Until recently, the Peoria Park District intended to construct a tunnel here. This plan would have avoided placing an extra set of traffic lights (and another annoying stop for motorists) near Junction City. But a note dated October 30, 2012 reveals PPD had decided on a bridge instead of a tunnel.

Contractors are building the approaches and supports (when weather cooperates) in anticipation of receiving fabricated sections from a bridge shop in New York State. Expect completion sometime in 2014.

Don’t get me wrong, I ‘m not a convert to bike trail mania. This whole rail-to-trail conversion is a costly, unnecessary project driven by a small number of developers and a loud minority of environmentalists. It will not enhance the City of Peoria’s quality of life any more than a new shopping center, restaurant or car dealership will. And those don’t require multi-million dollar trails and trail bridges.

Good news may be on the horizon. There are rumblings that the dormant railroad serving Pioneer Industrial Park may gain new life. Watch here for updates.

– David P. Jordan

1999: Build the Trail NOW! 2012: We Want Our Rail Line Back! (UPDATED)

Perhaps water quality has improved in the state of Wisconsin. Or perhaps hindsight is 20/20. These may be explanations for this opinion piece in The Capital Times newspaper, which serves Madison.

First some background. Wisconsin has a history of buying rail lines to preserve service to shippers. Mostly, this has been successful. But there was a sad exception when officials allowed the demands of a loud and tiny minority to drown out common sense. In 1999, the South Central Rail Transit Commission voted to abandon a then-unused rail line running from Madison to Monroe.

Now the mistake is obvious as there are several businesses that would use rail (see link for details). But the most enlightening aspect is regarding promises by bike trail advocates.

New Glarus native Kim Tschudy, who was a vociferous supporter of retaining the line in 1999, today insists that the tourism promised by the bikers has never materialized, despite the promises from DOT and bike groups that the trail would draw up to 250,000 users.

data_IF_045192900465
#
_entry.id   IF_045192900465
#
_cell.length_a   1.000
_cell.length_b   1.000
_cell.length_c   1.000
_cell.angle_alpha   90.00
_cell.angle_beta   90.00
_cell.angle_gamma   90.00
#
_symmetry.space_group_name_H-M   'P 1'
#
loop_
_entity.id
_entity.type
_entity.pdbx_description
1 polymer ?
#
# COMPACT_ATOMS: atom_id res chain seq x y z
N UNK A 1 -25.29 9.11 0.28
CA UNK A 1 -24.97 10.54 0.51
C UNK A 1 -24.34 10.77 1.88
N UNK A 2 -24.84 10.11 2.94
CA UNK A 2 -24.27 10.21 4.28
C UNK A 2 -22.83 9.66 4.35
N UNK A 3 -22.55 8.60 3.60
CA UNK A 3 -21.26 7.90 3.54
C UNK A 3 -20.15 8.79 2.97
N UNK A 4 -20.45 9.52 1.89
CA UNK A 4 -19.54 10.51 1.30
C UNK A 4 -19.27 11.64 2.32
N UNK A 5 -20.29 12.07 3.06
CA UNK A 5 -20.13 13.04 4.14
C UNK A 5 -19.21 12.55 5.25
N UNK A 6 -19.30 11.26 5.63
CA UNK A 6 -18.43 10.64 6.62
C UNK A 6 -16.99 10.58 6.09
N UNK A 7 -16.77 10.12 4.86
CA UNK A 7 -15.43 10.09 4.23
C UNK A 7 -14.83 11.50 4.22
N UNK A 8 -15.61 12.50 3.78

“In Belleville the grand story was ‘oh, my God, there will be a bunch of shops being built trailside,” he said. “Never happened. A restaurant called the Trailside one block from the trail came and went in a matter of months.”

Sound familiar? The saddest part is that Peoria was warned that such promises never materialize. And you know what else? Kim Tschudy himself traveled to Peoria to address the City Council about this very topic on February 20, 2007. And – you’re going to be shocked by this – they didn’t listen.

The Kellar Branch, had it been preserved for operation by one carrier, would have had two active users (Carver Lumber and O’Brien Steel), potential for a transloading site and hundreds of greenfield acreage along the connected Pioneer Industrial Lead west of Allen Road. Along with preservation of competitive rail connections (as the Kellar Branch allowed), these would have enabled a proactive effort to lure new industry to the city.

But now it is too late. Most of the Kellar Branch is abandoned and, Pioneer Railcorp, operator of the remaining segment that serves Pioneer Park has moved its locomotive off City-owned track (ironically as two grade crossings were repaired), believing there is no potential. Sadly, they’re probably correct. Peoria wants shopping centers, residential subdivisions and restaurants, not industry.

Maybe they’ll regret it in a decade.

UPDATE: The following is a comment from Al Muir. It makes a great addition to this post –

The story about rails-to-trails sounds very familiar no matter where you go.

Recently, on my way to Oskaloosa, Iowa,  I was seeking a rescued depot on the former Rock Island branch line that ran through West Chester, Iowa.  I found the depot on a farmer’s lot, nicely restored, no less.  The farmer owned some of the land upon which a rail-to-trail project had been accomplished.  The twenty or so mile Keota to Washington, Iowa  trail (call the KeWash) was supposed to be a big boon to the rural Iowa area, attract countless visitors and not only be self sufficient, but actually a profitable enterprise.  Yeah, right!

The farmer tells me he sees no more than twenty cyclists per year.  The trail authority went bankrupt, leaving the trail to become a responsibility of the county.  So now the taxpayers pay to blade and maintain the trail, provide liability insurance and  spray it for weeds.  A money maker?  No way.  An economic drag on the taxpayers?  You bet.  And the farmers are still inconvenienced by dealing with broken fields  that make their job more difficult.  The original agreements say that the ROW would revert to the local farmer whenever the railroad should abandon.  Yeah, right.  The agreement is not worth the paper upon which it is written.

And to top it all off, it appears to me that recent industrial development in the area could well be served with rail transportation.  So much for governmental planning!

– David P. Jordan